New map reveals origin and geology of North American mid-continent rift


  • W. F. Cannon,

    1. USGS, MS954, Reston, Va., 20192, USA
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  • D. L. Daniels,

  • S. W. Nicholson,

  • J. Phillips,

  • L. G. Woodruff,

  • Val W. Chandler,

  • G. B. Morey,

  • T. Boerboom,

  • K. R. Wirth,

  • M. G. Mudrey Jr.


New aeromagnetic data from the north central United States are helping geophysicists and geologists better understand the 1.1-billion-year-old mid-continent rift, one of the fundamental components of the Precambrian basement of North America.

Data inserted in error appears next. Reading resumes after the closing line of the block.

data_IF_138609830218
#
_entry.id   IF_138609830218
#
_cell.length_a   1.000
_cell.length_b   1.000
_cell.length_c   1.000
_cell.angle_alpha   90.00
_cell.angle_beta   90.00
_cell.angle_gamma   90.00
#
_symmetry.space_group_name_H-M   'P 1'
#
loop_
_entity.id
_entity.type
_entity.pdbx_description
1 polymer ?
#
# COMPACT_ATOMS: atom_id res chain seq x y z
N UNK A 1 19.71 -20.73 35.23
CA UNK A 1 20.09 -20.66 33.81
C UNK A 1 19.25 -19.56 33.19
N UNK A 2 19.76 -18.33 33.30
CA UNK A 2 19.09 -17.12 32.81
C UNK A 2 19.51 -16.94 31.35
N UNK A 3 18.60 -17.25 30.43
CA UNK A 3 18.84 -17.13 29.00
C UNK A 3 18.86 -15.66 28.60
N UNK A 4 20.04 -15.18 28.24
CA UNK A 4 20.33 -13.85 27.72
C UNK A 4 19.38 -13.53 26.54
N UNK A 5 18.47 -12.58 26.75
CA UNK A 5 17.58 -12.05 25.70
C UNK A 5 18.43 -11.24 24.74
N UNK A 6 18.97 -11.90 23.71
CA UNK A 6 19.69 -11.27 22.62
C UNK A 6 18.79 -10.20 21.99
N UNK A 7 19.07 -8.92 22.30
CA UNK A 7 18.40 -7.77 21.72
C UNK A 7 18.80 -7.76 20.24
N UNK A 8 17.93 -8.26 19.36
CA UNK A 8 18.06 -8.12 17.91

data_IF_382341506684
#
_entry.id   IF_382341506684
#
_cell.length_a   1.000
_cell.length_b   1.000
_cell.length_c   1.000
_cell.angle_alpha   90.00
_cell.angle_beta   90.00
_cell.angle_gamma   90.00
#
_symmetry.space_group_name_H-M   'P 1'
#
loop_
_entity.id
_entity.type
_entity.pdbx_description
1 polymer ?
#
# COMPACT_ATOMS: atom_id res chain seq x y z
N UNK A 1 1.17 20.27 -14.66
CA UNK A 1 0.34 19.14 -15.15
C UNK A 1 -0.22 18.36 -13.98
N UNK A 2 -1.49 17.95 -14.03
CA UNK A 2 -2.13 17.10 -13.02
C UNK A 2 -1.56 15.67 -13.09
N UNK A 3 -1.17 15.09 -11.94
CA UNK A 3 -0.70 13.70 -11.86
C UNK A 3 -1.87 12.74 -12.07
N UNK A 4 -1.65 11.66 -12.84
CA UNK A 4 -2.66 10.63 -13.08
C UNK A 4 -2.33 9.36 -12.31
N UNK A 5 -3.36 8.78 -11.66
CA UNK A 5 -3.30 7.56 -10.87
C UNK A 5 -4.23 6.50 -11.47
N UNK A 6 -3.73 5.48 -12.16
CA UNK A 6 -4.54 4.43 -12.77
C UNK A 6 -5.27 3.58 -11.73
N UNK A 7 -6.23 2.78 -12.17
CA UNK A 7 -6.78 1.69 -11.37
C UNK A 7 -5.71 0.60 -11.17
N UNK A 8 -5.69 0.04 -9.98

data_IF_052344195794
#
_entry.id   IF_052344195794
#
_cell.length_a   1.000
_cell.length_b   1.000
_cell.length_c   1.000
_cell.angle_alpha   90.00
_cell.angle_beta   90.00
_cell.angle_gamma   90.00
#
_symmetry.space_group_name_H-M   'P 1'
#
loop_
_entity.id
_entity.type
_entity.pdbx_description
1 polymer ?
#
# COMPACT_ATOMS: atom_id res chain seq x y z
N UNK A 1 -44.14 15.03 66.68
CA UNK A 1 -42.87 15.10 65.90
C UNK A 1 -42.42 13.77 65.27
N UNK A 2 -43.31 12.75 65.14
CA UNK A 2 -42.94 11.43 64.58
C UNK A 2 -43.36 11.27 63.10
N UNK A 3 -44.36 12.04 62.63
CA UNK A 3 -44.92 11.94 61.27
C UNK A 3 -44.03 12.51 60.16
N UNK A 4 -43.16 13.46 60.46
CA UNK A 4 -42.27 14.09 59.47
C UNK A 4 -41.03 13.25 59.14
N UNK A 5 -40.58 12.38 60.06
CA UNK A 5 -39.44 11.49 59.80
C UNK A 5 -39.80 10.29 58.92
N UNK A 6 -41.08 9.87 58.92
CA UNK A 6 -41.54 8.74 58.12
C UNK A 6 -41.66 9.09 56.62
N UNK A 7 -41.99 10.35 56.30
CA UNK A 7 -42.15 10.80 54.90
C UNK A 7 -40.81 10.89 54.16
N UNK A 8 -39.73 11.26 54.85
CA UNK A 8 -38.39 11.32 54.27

A detailed geologic map of part of the rift is being made and a myriad of new details concerning the history of rift subsidence, volcanism, sedimentation, and inversion are being deciphered. The data are also helping to establish a link between well-known parts of the rift in the Lake Superior region, where exposures of rift-related rocks are abundant and where a comprehensive geophysical data base has existed for more than a decade, and the buried extension of the rift to the southwest. Scientists from the U.S. Geological Survey (USGS), the Minnesota Geological Survey the Wisconsin Geological and Natural History Survey and Macalester College are using the new data in conjunction with field and laboratory investigations in a joint study that promises to produce new insights into the history and formation of the rift.